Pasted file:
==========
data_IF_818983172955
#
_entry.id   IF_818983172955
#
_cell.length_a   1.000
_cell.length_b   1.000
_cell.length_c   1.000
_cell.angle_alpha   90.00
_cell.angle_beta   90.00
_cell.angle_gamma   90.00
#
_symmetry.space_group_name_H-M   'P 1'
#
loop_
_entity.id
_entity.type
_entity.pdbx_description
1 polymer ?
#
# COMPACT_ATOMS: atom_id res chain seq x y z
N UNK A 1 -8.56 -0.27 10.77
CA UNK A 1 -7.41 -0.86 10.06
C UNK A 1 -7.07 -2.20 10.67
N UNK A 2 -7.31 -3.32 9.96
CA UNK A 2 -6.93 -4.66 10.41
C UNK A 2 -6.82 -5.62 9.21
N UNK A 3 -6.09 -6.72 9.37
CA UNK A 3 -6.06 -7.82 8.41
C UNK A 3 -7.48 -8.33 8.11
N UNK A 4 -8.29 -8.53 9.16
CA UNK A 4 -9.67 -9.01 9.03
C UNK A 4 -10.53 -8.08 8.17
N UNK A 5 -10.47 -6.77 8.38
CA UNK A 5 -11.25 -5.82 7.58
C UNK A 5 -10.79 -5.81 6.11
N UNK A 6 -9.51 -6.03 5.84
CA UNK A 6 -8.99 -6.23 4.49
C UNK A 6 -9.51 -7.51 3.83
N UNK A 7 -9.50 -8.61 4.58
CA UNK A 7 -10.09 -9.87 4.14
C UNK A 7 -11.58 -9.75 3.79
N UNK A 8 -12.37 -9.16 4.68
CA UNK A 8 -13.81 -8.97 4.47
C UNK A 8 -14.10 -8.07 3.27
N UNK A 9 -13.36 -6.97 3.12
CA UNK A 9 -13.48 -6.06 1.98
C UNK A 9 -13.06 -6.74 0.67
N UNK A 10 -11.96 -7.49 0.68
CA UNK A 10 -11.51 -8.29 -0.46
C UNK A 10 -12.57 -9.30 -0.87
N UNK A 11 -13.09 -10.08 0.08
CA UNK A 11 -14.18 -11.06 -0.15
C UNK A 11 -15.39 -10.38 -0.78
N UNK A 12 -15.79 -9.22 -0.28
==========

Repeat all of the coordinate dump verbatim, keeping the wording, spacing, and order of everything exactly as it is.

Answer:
data_IF_818983172955
#
_entry.id   IF_818983172955
#
_cell.length_a   1.000
_cell.length_b   1.000
_cell.length_c   1.000
_cell.angle_alpha   90.00
_cell.angle_beta   90.00
_cell.angle_gamma   90.00
#
_symmetry.space_group_name_H-M   'P 1'
#
loop_
_entity.id
_entity.type
_entity.pdbx_description
1 polymer ?
#
# COMPACT_ATOMS: atom_id res chain seq x y z
N UNK A 1 -8.56 -0.27 10.77
CA UNK A 1 -7.41 -0.86 10.06
C UNK A 1 -7.07 -2.20 10.67
N UNK A 2 -7.31 -3.32 9.96
CA UNK A 2 -6.93 -4.66 10.41
C UNK A 2 -6.82 -5.62 9.21
N UNK A 3 -6.09 -6.72 9.37
CA UNK A 3 -6.06 -7.82 8.41
C UNK A 3 -7.48 -8.33 8.11
N UNK A 4 -8.29 -8.53 9.16
CA UNK A 4 -9.67 -9.01 9.03
C UNK A 4 -10.53 -8.08 8.17
N UNK A 5 -10.47 -6.77 8.38
CA UNK A 5 -11.25 -5.82 7.58
C UNK A 5 -10.79 -5.81 6.11
N UNK A 6 -9.51 -6.03 5.84
CA UNK A 6 -8.99 -6.23 4.49
C UNK A 6 -9.51 -7.51 3.83
N UNK A 7 -9.50 -8.61 4.58
CA UNK A 7 -10.09 -9.87 4.14
C UNK A 7 -11.58 -9.75 3.79
N UNK A 8 -12.37 -9.16 4.68
CA UNK A 8 -13.81 -8.97 4.47
C UNK A 8 -14.10 -8.07 3.27
N UNK A 9 -13.36 -6.97 3.12
CA UNK A 9 -13.48 -6.06 1.98
C UNK A 9 -13.06 -6.74 0.67
N UNK A 10 -11.96 -7.49 0.68
CA UNK A 10 -11.51 -8.29 -0.46
C UNK A 10 -12.57 -9.30 -0.87
N UNK A 11 -13.09 -10.08 0.08
CA UNK A 11 -14.18 -11.06 -0.15
C UNK A 11 -15.39 -10.38 -0.78
N UNK A 12 -15.79 -9.22 -0.28